Chappie himself is the film’s most interesting character, not a single one of the human archetypes comes close in any aspect. Played by Sharlto Copley, this childlike robot is cute and offers the film with its most humorous moments. However, Blomkamp seems lost on what to do with the character. Shortly after Chappie is created, he’s set loose on the streets where we get to watch this creation get tortured by various groups of people. It’s the sci-fi equivalent of those Sarah McLachlan ads with tortured animals – “Please adopt a Chappie today.”
As a whole, Chappie is a loose collection of missed opportunities. Not only is Sigourney Weaver wasted with an entirely pointless character, the film is devoid of saying anything of substance about the issues it deals with. But surely there’s a commentary on the militarization of the police? Nope. Okay, well I’m sure they explore the morality surrounding the creation of artificial intelligence, right? Nope. But they did at least sneak in some commentary about drone warfare? Nope. Fine, but what about commentary on capitalism and weapons manufacturers? Nope. Nothing. Nada. Zilch. Zip.
Chappie plays out like a Short Circuit/Robocop crossover fan fiction. Of course, minus any kind of coherent commentary on the world in which we live. It starts out as a passable sci-fi action flick before slowly and slowly building into tedium. By the time the big action finale hits, complete with a pimped-out ED-209 wannabe, Chappie has become a punishing bore of a movie. While Blomkamp’s action direction is much improved from Elysium, his writing has gotten worse. I’m not ready to completely write off Blomkamp, though it’s as if he’s inviting me to, but I’d like to see him taken away from writing duties, especially on this next Alien. Like Jupiter Ascending, I wanted to like Chappie. I want original sci-fi films out there, but sci-fi is supposed to ask big questions, explore the unknown, and bring us a sense of wonder. Chappie just doesn’t do that.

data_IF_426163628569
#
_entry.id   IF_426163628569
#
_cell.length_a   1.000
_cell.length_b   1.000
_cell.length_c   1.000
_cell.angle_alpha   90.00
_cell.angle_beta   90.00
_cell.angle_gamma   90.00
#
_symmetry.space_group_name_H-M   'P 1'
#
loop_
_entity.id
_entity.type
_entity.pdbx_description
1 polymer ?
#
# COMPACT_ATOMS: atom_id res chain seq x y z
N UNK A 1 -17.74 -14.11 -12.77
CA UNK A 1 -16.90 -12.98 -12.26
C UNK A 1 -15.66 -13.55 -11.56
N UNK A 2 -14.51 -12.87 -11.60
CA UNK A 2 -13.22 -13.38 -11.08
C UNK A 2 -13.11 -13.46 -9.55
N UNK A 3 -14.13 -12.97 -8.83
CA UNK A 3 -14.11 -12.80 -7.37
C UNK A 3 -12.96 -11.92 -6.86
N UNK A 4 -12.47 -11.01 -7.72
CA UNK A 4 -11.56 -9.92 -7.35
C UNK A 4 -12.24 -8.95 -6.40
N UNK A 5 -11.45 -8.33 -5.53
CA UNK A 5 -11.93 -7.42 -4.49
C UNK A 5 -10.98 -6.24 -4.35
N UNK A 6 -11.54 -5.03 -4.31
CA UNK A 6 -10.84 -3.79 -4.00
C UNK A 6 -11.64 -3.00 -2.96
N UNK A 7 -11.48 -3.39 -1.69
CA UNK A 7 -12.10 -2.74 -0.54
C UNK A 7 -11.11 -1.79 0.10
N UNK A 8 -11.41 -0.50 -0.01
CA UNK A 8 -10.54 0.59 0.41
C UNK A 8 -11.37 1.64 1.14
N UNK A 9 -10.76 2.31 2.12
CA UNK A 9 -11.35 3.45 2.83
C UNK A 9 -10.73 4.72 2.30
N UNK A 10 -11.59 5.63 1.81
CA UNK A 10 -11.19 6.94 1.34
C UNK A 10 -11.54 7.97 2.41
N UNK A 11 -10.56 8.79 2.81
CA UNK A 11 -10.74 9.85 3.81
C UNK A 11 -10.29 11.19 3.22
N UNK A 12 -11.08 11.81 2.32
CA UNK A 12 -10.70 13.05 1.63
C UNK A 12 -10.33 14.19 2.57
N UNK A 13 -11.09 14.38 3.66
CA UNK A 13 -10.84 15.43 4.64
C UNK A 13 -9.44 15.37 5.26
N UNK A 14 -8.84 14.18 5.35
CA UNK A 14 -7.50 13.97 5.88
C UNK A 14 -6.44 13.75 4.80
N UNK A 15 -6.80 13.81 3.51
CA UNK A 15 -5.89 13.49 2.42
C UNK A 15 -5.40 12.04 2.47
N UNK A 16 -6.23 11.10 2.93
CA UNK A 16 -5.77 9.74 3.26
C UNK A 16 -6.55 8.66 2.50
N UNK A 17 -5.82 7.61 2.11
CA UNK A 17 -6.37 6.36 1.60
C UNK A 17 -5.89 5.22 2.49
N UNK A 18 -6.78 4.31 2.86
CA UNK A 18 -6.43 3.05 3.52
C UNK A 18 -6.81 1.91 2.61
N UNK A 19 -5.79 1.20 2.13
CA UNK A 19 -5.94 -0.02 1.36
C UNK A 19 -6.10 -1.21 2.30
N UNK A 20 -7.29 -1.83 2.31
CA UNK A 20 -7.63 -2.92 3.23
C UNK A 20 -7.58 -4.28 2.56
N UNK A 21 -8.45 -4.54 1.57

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One area that Chappie exceedingly fails is in regards to the film’s conclusion. Having been created in a body with a short battery life, Chappie devises a way to save his own consciousness on a Sony laptop computer. During the big shoot out, though, Deon is shot in the gut and Yolandi sacrifices herself to save Ninja from being killed by ED-209 (generic rip-off model). Now Chappie is able to save Deon by transferring his consciousness into a robot body. Then Chappie transfers himself to another robot body. And then the film concludes with Chappie transferring Yolandi’s consciousness into a robot body. There’s nothing dramatic or interesting in this. It prevents any of the film’s characters from making meaningful sacrifices, in this case the greatest sacrifice. If death is off the table, where are the dramatic stakes? Even worse, these decisions are made with no extra thought given to them. Had Deon allowed himself to die, fearing life in a new unnatural body, in order for Chappie to survive, that would’ve been a meaningful sacrifice for the character – the creator protecting his creation. But the film doesn’t go there. Like anything else that might be construed as substance, Chappie doesn’t have time for that.